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A tool tray ... with a difference.

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Derek Cohen (Perth Oz)

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I wanted a tool tray for my bench. Yes, really. However I did not want one that would fill with shavings, or become an obstruction when planing or clamping. It could not be in the middle or at the side of the bench.

I had this idea when designing the bench that I would build a tray and, instead, attach it to the wall. During the course of my research, I also came across a photo of Chris Schwarz' tool-rack-across-the-window. This gave me an additional idea.

When I declared the bench completed, this is the box I built for part of the tool tray ...



Here is the bench now with the completed tool trays - yes, plural ... there are two trays.



The first tray was attached to the wall so ...



The second was placed in line with this one, to its right ...



This tray is essentially a long slot, with the left side having dividers for chisels (these are adjustable for size) ...



The other half has space for backsaws. While i have a saw till, the slotted tray is simply to hold tools that would otherwise take up space on the bench.



The top of the tool trays are set a fraction below the top of the bench. When I need to plane across the bench, either the trays will be kept clear, or the bench can be pulled further back from the wall. At this stage there is enough clear room to work across the bench, and also to access the tools in the tray and on the wall.



I then found a purpose for the "space" behind the slotted tray. This was not planned, but helps more than you can imagine.

One of the planes that "floats" around the shop is my 36" jointer. I just have no place to park it permanently. It takes up this empty surface, then that empty surface ... getting moved around all the time.

Now it has a home ...





Just for reference, that blade (by Berg) is 3" wide.

Lastly, the wood is Tasmanian Oak, often also called Tasmanian Ash. It is not a true oak, but a eucalypt (gum). It is one of the cheaper timbers around, and medium hard - about the same density as European Oak but has a little more interlocking in the grain. It is relatively cheap and when I need something for simple projects I go along to the local hardware shop (Bunnings) and buy a few lengths off the rack. They do not care about figure, etc. The boards are destined for DIY home repairs. The irony is that a lot of it comes quarter sawn. Very occasionally I find some that is curly, and grab it. It can be quite beautiful and would be wasted cut up and nailed together as a kennel.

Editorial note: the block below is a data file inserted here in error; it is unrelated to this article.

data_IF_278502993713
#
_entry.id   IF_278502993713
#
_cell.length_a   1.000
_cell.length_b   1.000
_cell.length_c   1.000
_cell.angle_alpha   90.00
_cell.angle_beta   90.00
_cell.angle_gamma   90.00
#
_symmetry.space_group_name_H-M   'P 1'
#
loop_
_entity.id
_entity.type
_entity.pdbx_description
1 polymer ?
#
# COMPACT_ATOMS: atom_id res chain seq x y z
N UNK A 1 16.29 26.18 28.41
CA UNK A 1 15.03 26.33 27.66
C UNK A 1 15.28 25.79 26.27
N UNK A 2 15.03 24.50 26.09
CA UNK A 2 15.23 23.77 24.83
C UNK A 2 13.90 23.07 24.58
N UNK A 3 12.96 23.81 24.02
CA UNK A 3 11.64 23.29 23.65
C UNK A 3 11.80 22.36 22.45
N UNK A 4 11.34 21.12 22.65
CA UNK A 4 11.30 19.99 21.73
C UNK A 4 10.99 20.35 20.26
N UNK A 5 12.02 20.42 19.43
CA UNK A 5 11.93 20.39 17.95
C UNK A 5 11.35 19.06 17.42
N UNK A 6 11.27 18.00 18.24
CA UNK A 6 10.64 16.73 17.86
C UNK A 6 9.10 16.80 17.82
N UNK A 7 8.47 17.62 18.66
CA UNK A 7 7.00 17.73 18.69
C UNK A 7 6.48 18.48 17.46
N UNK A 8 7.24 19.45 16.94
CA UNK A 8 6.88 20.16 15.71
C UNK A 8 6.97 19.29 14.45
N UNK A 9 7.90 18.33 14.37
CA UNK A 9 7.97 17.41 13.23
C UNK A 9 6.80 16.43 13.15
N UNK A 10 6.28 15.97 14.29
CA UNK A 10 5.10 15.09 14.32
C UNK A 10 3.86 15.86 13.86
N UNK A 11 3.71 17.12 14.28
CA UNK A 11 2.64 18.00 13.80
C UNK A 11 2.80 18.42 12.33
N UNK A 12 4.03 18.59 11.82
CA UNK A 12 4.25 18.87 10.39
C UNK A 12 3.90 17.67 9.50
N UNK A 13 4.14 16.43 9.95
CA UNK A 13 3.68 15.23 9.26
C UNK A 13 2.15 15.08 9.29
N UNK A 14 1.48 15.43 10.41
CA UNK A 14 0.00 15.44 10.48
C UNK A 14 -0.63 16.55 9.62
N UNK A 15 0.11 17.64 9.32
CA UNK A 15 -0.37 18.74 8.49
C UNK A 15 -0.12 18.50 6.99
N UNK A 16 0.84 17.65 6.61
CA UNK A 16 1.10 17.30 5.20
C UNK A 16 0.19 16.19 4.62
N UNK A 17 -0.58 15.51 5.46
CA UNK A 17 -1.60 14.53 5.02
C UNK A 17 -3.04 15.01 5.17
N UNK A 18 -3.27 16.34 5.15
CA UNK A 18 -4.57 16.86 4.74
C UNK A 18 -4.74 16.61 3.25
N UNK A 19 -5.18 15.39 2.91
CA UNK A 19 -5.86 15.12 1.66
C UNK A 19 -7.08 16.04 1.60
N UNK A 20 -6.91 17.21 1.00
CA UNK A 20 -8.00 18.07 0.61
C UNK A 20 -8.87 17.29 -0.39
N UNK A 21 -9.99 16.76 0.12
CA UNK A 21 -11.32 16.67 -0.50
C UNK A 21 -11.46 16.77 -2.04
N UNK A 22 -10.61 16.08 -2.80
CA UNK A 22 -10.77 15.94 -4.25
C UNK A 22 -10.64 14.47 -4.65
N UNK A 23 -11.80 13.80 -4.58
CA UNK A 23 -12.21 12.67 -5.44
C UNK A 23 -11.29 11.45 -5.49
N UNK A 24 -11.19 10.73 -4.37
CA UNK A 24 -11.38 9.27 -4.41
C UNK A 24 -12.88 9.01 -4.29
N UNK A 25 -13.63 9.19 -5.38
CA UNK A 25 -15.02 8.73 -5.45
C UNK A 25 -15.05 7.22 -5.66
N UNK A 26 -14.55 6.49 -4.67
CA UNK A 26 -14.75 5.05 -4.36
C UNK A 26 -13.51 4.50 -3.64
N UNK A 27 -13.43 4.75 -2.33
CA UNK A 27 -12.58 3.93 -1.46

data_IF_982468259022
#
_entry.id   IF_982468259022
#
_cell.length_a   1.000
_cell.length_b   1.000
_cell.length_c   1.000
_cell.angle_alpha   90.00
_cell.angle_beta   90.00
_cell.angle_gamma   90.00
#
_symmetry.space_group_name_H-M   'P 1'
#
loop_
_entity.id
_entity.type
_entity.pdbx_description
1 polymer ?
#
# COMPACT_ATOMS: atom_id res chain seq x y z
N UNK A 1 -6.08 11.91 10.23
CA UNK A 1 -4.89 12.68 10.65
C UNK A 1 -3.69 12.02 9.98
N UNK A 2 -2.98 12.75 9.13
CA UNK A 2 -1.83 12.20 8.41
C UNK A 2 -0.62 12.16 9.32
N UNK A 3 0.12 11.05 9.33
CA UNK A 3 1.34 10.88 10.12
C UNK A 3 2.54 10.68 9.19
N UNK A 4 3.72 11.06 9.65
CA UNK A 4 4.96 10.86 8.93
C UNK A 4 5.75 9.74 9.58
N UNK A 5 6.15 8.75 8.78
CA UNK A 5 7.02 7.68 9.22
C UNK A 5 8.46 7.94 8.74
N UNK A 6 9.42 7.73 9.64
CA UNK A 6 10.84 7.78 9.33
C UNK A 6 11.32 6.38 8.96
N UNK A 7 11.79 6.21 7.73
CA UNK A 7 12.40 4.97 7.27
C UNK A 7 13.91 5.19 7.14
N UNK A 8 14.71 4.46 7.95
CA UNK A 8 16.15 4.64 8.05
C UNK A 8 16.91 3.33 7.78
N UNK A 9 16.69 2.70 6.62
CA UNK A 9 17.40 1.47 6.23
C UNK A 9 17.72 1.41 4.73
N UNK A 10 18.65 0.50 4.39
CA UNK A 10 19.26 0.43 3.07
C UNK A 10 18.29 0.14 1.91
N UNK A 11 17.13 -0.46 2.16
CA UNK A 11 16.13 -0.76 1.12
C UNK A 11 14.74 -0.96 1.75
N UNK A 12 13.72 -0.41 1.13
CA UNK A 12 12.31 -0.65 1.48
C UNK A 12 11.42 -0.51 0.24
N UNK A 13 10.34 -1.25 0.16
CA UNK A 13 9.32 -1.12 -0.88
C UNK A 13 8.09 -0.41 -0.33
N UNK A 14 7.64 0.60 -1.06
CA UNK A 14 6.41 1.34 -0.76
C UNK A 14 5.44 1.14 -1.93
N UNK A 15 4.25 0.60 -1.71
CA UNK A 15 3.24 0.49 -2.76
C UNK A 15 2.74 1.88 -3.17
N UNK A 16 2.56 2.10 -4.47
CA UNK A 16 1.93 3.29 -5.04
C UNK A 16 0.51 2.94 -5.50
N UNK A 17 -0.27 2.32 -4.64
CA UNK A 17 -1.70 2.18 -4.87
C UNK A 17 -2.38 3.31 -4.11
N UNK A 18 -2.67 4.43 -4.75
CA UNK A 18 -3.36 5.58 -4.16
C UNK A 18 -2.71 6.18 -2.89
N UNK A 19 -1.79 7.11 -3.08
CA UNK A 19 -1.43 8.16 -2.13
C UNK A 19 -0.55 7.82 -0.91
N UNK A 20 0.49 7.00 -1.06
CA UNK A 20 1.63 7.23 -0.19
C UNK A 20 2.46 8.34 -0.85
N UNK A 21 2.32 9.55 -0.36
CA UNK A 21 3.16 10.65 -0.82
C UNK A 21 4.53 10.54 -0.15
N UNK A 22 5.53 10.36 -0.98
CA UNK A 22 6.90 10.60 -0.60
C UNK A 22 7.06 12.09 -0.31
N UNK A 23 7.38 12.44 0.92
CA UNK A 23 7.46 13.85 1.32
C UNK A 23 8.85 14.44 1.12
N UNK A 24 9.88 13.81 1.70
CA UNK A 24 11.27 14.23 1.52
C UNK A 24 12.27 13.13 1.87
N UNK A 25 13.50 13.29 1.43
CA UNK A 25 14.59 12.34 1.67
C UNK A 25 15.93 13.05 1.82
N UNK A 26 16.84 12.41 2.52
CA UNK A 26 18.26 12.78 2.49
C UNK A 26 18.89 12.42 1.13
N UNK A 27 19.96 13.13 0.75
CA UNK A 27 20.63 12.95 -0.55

Regards from Perth

Derek
 

cambournepete

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I love the fact that although they're "only" tool trays you've made them using dovetails that wouldn't look out of place in fine furniture. :)
The fact the the left hand tray has 2 of my planes in it also helps :)
 

GazPal

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It's a very nice overall project, but perhaps proof you could have included a tool tray and chisel/saw rack to the rear of your bench top as a simple addition to the existing layout. I'd be wary of storing wooden handplanes - tools in general - in direct contact with brickwork.
 

Derek Cohen (Perth Oz)

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Hi Gary

The reason for having the bench close to but away from the wall is to facilitate working across the bench, either planing or clamping. Having an attached tool tray would be equally limiting.



Would the brickwork be a problem if it is an internal wall (which it is)?.

Regards from Perth

Derek
 

GazPal

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Hi Gary

The reason for having the bench close to but away from the wall is to facilitate working across the bench, either planing or clamping. Having an attached tool tray would be equally limiting.



Would the brickwork be a problem if it is an internal wall (which it is)?.

Regards from Perth

Derek
Limitation tends to equate with poor positioning and it's a simple matter of leaving tool wells clear if objects might interfere with stock preparation, whilst clamping depends upon the facilities you have at hand and choose to utilise. An integral tool well/tray can readily be cleared or left clear whenever working larger stock, whilst saw slots in such racks have a tendency to mar the nosing on saw handles during use.

Exposed brickwork is a problem regardless of internal/external as it's texture will knock rubbish out of the sides of your jointing plane. I'd consider fitting a backing board if possible. :wink:
 
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